The August 12 issue of The Lancet reported on the results of a study which attempted to reduce the reservoir of cells that are latently infected with HIV. In theory, a treatment that could achieve this perfectly might result in an outright cure of HIV disease. Unfortunately, the magazine splashed the word "CURE" all over the cover and raised inappropriate expectations about what the study was able to accomplish.
The approach described in the article was proposed and discussed in the Project Inform Immune Restoration Think Tank several years ago. It was proposed at that time by David Margolis, whose lab managed the study mentioned here. The basic model of attempting a "cure" in this fashion was in fact proposed by immunologist Max Cooper of Alabama at the very first meeting of the Think Tank back in 1991, when the meeting was hosted by the Institute of Medicine. Project Inform has described this potential approach to a cure in a number of articles over the years.
The basic idea is to provide maximal suppression of viral replication by whatever means available. In this case, they started with 4 people whose viral load was "undetectable" to begin with, then intensified their standard treatment with the addition of T-20. Next step is to use one or another available drug to activate the reservoir of latently infected cells. In this experiment, they used a substance called valproic acid, though there are other substances which have also been tried. These latently infected cells are normally not affected by antiviral drugs because they are inactive and not producing virus. Thus, the antiviral drugs have nothing to do. Antiviral drugs can only work with cells that are active and producing new copies of virus. Additionally, when cells are inactive, they are not recognized by the immune system, again because they are not producing virus or doing anything the immune system recognizes as "wrong." Thus, they "fly under the radar" of the immune system and remain a constant, unchecked threat.
When another type of drug is given to activate the latently infected cells, they begin to produce copies of virus. This makes them visible to the immune system. The hope is that the regular antiviral medications will stop any virus that is produced from the newly activated cells and that the immune system will then be able recognize these cells and destroy them because they are producing virus. It's a perfectly logical theory.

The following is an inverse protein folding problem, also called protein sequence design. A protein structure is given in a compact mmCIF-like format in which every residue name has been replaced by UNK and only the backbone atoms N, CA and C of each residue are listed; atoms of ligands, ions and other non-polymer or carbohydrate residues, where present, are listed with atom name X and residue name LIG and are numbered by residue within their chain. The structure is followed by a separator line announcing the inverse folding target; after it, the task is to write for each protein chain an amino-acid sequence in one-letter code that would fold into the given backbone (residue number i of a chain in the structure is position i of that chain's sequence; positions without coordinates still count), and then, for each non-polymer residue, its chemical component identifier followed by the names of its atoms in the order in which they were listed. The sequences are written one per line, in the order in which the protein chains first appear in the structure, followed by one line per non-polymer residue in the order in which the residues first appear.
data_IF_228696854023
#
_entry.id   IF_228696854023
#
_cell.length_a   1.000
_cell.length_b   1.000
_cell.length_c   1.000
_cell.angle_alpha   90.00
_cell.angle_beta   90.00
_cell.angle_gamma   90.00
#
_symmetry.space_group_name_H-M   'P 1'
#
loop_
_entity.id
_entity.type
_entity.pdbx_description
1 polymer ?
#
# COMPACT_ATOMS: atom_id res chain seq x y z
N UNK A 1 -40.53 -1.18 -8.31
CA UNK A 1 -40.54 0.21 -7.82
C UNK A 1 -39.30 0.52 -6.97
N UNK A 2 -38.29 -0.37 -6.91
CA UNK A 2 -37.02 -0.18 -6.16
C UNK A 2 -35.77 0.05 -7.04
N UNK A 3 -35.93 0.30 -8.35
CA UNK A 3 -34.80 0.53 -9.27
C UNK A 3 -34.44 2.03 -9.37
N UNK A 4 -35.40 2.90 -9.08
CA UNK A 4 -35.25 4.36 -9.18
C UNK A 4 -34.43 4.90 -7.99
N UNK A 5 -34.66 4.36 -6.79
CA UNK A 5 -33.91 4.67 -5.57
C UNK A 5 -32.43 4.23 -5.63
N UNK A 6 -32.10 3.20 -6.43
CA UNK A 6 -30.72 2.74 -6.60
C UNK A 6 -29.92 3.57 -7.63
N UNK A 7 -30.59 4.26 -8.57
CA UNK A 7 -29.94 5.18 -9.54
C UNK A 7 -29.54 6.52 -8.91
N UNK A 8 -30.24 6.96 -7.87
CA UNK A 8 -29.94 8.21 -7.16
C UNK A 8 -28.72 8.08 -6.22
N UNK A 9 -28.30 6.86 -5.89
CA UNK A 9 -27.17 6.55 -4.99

The limitation though is that it will only "cure" the disease if absolutely every latently infected cell is activated and subsequently killed by the immune system, and that every new copy of virus made by the activated cells gets stopped in its tracks before it can go on to infect a single other cell. That's a pretty tall order and to date, no one has even come close to achieving it.
In this particular study, they reported a reduction of the number of latently infected cells by 68% to 85% in three of the four patients, while there was no response in the fourth patient. They concluded that that this might be proof that we might someday be able to cure the disease.
While I'm a believer in the "cure," I'm not sure this is the way it's going to happen. Others have done similar experiments before, such as Roger Pomerantz at Thomas Jefferson University. He had similar results and a few patients remained virus free afterwards, without treatment, for several months. But eventually virus returned evidence that not all infected cells were destroyed. Another similar experiment, done without publicity at the Aaron Diamond Research Center in New York, resulted in what may have been life-threatening complications in a patient due to the side effects of a high a dose of the drug (OKT3) used for activating cells. Because the experiment failed and a patient was endangered, this experiment was never publicly discussed or disclosed. A few others have also tried this "activation" approach to a cure without success. Experiments which fail are seldom published, so we don't necessarily learn much from them. It was refreshing in this new case that they were able to see the results as a sign of progress rather than failure.
Research of this type should continue, even if it has not yet been fully successful. It maybe that multiple rounds of the process needed to be repeated to achieve success, or perhaps we have yet to find the ideal drug for activating the latently infected cells. One thing is clear though and it is that the mere use of standard antiviral drugs will never cure the disease. One way or another, the problem of the reservoir of latently infected cells must be addressed. We applaud Dr. Margolis and his team for continuing this kind of research.